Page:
A knack for creativity and design, coupled with specialist skills in automation, robotics and mechatronics are now the suite of skills ranked highest to fulfil new and emerging manufacturing engineering roles, according to a report from the IET and IMech.
The Institution of Engineering and Technology (IET) and the Institution of Mechanical Engineers (IMechE) have championed the interests of manufacturing engineers for decades. Looking to the future, the two institutions came together at the end of 2020 to explore how major change within the sector may impact manufacturing engineering roles.
IET Design and Production Sector Executive Committee Chair, Jeremy Hadall, says: “We wanted to find out what the future manufacturing engineer might look like and what key skills engineers will need to survive and thrive”.
Working with colleagues from IMechE’s Manufacturing Industries Division (MID), the project team drew up a list of relevant questions, posting these online and promoting the survey to members via email and social media.
“We wanted to know which competencies they believe will be most important,” adds IMechE MID Chair, Martin Cross. “Also, where manufacturing engineers can make the most significant contribution to finding answers to some of humanity’s greatest global challenges.”
The survey went out with a passionate call to action from IET Sector Deputy Chair, David Wright: “Manufacturing will be different in the future. There will be different products manufactured in different ways utilising different processes and technologies to provide those products in greater variety at lower volumes, with shorter lead times for more local consumption.
“Sure, there will still be a need for large, centralised manufacturing facilities for certain products in certain areas, with all of the challenges (and fun) that those provide, but I’m almost certain that we will also see more local manufacturing, whether that’s 3D printing of personalised medicines or the production of Small Modular Reactors to provide reliable, safe and cost-effective energy; the rise of the mega city will have a profound impact on the means of production, and therefore the skills needed by the manufacturing engineer of the future”.
Five grand challenges
Wright’s powerful narrative showcased five global grand challenges where manufacturing engineers can make a significant contribution to securing sustainable solutions:
- Food – how do we feed a planet of 10bn people by 2050?
- Health – how do we meet global health and well-being needs?
- Energy – how do we generate and distribute enough energy to sustain cities and their communities?
- Circular Economy – how do we make best use of resources?
- Transport – how do we move people and goods?
The survey, using the tagline ‘The Future Manufacturing Engineer’ launched in late November 2020 and generated 346 completed responses. These came from a cross section of age groups, and from different levels of seniority, with the most common job descriptions being Senior Engineer and Consultant.
This report presents a snapshot as to what engineers are thinking and feeling about where manufacturing engineering is currently and how it will evolve in the future years. Analysis of the results, led by IMechE’s Carly Nettleford, reveals some surprising answers.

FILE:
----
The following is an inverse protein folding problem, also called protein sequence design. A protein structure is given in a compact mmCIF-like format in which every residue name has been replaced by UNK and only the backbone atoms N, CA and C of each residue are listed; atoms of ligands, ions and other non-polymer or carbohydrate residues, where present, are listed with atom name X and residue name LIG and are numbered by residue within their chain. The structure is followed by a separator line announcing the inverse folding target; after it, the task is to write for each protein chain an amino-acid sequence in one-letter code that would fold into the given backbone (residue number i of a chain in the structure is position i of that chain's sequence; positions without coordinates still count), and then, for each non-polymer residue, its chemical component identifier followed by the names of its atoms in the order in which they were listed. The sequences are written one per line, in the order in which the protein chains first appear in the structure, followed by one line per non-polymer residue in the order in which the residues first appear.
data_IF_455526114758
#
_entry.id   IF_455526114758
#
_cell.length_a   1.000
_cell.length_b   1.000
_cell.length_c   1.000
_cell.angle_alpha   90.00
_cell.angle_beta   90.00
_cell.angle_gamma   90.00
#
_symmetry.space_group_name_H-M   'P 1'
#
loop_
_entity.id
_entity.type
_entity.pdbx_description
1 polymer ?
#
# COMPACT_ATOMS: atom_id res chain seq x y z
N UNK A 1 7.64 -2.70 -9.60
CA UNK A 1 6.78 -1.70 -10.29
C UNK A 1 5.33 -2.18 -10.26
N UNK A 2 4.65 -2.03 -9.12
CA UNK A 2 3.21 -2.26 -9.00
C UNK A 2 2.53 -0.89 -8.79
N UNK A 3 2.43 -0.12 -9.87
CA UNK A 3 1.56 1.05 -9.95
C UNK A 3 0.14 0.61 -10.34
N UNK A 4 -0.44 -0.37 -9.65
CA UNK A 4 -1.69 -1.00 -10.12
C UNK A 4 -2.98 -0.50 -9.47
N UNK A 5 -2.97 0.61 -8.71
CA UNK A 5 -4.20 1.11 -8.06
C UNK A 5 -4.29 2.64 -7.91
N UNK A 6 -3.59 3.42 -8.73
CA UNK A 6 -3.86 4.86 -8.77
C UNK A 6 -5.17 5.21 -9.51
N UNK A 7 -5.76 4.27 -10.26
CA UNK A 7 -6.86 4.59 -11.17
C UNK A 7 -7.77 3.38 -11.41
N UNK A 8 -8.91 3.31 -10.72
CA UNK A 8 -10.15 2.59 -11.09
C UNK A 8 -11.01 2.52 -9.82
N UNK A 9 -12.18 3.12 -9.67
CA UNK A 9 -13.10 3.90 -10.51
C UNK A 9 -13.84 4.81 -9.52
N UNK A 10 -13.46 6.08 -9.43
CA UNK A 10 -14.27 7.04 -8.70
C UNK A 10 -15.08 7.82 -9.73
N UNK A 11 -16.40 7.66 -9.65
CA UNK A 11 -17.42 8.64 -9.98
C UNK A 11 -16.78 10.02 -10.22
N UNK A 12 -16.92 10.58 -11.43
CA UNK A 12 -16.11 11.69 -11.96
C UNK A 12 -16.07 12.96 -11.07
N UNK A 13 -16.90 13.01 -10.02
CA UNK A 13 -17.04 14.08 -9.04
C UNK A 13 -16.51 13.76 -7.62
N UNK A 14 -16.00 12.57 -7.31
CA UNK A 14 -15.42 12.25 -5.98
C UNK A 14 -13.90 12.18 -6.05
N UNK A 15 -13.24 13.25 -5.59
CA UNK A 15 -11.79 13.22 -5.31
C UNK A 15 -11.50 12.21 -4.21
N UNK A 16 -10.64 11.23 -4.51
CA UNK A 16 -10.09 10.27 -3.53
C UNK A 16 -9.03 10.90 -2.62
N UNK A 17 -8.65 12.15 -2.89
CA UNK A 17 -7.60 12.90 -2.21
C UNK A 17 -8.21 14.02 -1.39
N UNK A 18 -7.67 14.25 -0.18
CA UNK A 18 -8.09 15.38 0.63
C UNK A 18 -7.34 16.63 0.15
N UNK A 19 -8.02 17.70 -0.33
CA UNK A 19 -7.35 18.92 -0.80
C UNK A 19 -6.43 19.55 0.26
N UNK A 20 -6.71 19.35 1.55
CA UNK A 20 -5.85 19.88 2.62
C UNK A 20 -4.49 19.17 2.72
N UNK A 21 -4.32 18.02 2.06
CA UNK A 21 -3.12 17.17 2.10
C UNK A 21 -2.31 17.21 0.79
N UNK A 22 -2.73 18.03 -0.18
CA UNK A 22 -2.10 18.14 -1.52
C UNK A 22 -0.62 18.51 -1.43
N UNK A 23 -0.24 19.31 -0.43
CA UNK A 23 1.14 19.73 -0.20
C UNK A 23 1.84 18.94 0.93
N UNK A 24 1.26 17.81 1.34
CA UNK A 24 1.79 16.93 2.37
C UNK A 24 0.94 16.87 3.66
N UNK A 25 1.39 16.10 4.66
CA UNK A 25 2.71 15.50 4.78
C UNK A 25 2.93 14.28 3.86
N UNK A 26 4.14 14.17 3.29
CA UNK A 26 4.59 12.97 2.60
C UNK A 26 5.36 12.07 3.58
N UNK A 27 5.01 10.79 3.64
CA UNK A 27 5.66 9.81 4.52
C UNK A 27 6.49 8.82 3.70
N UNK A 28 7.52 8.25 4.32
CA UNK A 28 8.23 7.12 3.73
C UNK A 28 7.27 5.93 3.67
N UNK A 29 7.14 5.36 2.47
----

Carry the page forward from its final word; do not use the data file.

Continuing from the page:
Skills in automation, robotics and mechatronics are thought to be the most important for manufacturing engineers (84%) in the next 10 years.
These skills were followed by artificial intelligence (69%) and sustainable, lean, resource-efficient, manufacturing (65%). Communication skills, creativity, and design thinking rank as the top three non-engineering competencies of ‘highest importance’ for future manufacturing engineers.
Energy, transport, and the circular economy were perceived as the top three global grand challenge areas where manufacturing engineers can make the most significant contribution.
Pace of change
When it came to possible scenarios on the pace of change, barely 32% feel major change in manufacturing roles and skills will occur in the next five years, with some 56% thinking change will be minor during the same timeframe.
This is in some ways a little surprising given the emphasis currently being placed on the need to ‘build back better’ by industry and government in the aftermath of Brexit and the pandemic. The survey results show a clear pathway for the industry’s skills needs over the next 10 years, paving way for the adaptation and creation of appropriate vocational learning and training for engineers at all levels to help combat the increasing skills gap.
The report details recommendations for recruitment, education and other relevant professional engineering institutions which include investing in people to bring out their ideas, agility, and contributions, collaborating widely with others, especially non-engineers, to detect change coming and to support the UK sector embracing and exchanging ideas with others across the world to ensure productive manufacturing for all stakeholders.
“These results confirm that we need to prepare for the rapid changes and major programmes of investment that will affect manufacturing industry,” says Cross. “Organisations that educate and employ engineers and technicians must ensure that their current and future workforces keep pace with these developments.
“Professional engineering institutions can help training providers too,” adds Hadall. “By working with them to evolve their curricula. We will also continue to provide cutting edge continuous professional development opportunities for our members and for the engineering profession.”
The feedback received from the survey is helping to inform the forward programming and manufacturing priorities of both institutions and creating several opportunities for further IET/ IMechE collaboration.
Download the full report here.
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Images courtesy of IMECHE/IET